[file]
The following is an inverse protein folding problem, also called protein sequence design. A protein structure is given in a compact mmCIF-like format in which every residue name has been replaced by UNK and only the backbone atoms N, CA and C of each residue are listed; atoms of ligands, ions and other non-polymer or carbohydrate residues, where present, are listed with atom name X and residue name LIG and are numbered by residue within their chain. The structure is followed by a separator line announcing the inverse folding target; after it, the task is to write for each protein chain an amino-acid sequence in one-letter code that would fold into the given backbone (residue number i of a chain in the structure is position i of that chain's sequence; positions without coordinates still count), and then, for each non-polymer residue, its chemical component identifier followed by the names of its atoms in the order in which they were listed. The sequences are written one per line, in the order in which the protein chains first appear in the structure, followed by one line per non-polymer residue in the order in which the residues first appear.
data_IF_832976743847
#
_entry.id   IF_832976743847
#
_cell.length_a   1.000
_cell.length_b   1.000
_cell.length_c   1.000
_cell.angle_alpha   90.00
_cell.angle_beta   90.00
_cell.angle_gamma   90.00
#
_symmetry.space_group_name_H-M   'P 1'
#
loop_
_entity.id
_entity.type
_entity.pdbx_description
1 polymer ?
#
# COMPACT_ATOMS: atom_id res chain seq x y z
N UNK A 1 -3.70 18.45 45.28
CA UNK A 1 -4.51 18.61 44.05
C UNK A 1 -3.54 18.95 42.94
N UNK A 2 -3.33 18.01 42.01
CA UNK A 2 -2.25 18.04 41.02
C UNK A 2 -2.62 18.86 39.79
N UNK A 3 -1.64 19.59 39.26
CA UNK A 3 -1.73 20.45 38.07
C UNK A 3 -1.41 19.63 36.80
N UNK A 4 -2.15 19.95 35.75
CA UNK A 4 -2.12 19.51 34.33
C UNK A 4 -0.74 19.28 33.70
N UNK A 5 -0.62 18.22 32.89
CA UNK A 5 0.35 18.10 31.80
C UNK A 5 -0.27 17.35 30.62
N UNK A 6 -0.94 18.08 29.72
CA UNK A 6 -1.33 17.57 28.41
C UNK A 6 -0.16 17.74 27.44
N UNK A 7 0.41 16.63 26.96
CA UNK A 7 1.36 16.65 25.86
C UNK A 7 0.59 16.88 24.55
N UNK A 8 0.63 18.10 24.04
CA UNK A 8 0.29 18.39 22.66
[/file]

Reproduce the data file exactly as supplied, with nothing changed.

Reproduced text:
The following is an inverse protein folding problem, also called protein sequence design. A protein structure is given in a compact mmCIF-like format in which every residue name has been replaced by UNK and only the backbone atoms N, CA and C of each residue are listed; atoms of ligands, ions and other non-polymer or carbohydrate residues, where present, are listed with atom name X and residue name LIG and are numbered by residue within their chain. The structure is followed by a separator line announcing the inverse folding target; after it, the task is to write for each protein chain an amino-acid sequence in one-letter code that would fold into the given backbone (residue number i of a chain in the structure is position i of that chain's sequence; positions without coordinates still count), and then, for each non-polymer residue, its chemical component identifier followed by the names of its atoms in the order in which they were listed. The sequences are written one per line, in the order in which the protein chains first appear in the structure, followed by one line per non-polymer residue in the order in which the residues first appear.
data_IF_832976743847
#
_entry.id   IF_832976743847
#
_cell.length_a   1.000
_cell.length_b   1.000
_cell.length_c   1.000
_cell.angle_alpha   90.00
_cell.angle_beta   90.00
_cell.angle_gamma   90.00
#
_symmetry.space_group_name_H-M   'P 1'
#
loop_
_entity.id
_entity.type
_entity.pdbx_description
1 polymer ?
#
# COMPACT_ATOMS: atom_id res chain seq x y z
N UNK A 1 -3.70 18.45 45.28
CA UNK A 1 -4.51 18.61 44.05
C UNK A 1 -3.54 18.95 42.94
N UNK A 2 -3.33 18.01 42.01
CA UNK A 2 -2.25 18.04 41.02
C UNK A 2 -2.62 18.86 39.79
N UNK A 3 -1.64 19.59 39.26
CA UNK A 3 -1.73 20.45 38.07
C UNK A 3 -1.41 19.63 36.80
N UNK A 4 -2.15 19.95 35.75
CA UNK A 4 -2.12 19.51 34.33
C UNK A 4 -0.74 19.28 33.70
N UNK A 5 -0.62 18.22 32.89
CA UNK A 5 0.35 18.10 31.80
C UNK A 5 -0.27 17.35 30.62
N UNK A 6 -0.94 18.08 29.72
CA UNK A 6 -1.33 17.57 28.41
C UNK A 6 -0.16 17.74 27.44
N UNK A 7 0.41 16.63 26.96
CA UNK A 7 1.36 16.65 25.86
C UNK A 7 0.59 16.88 24.55
N UNK A 8 0.63 18.10 24.04
CA UNK A 8 0.29 18.39 22.66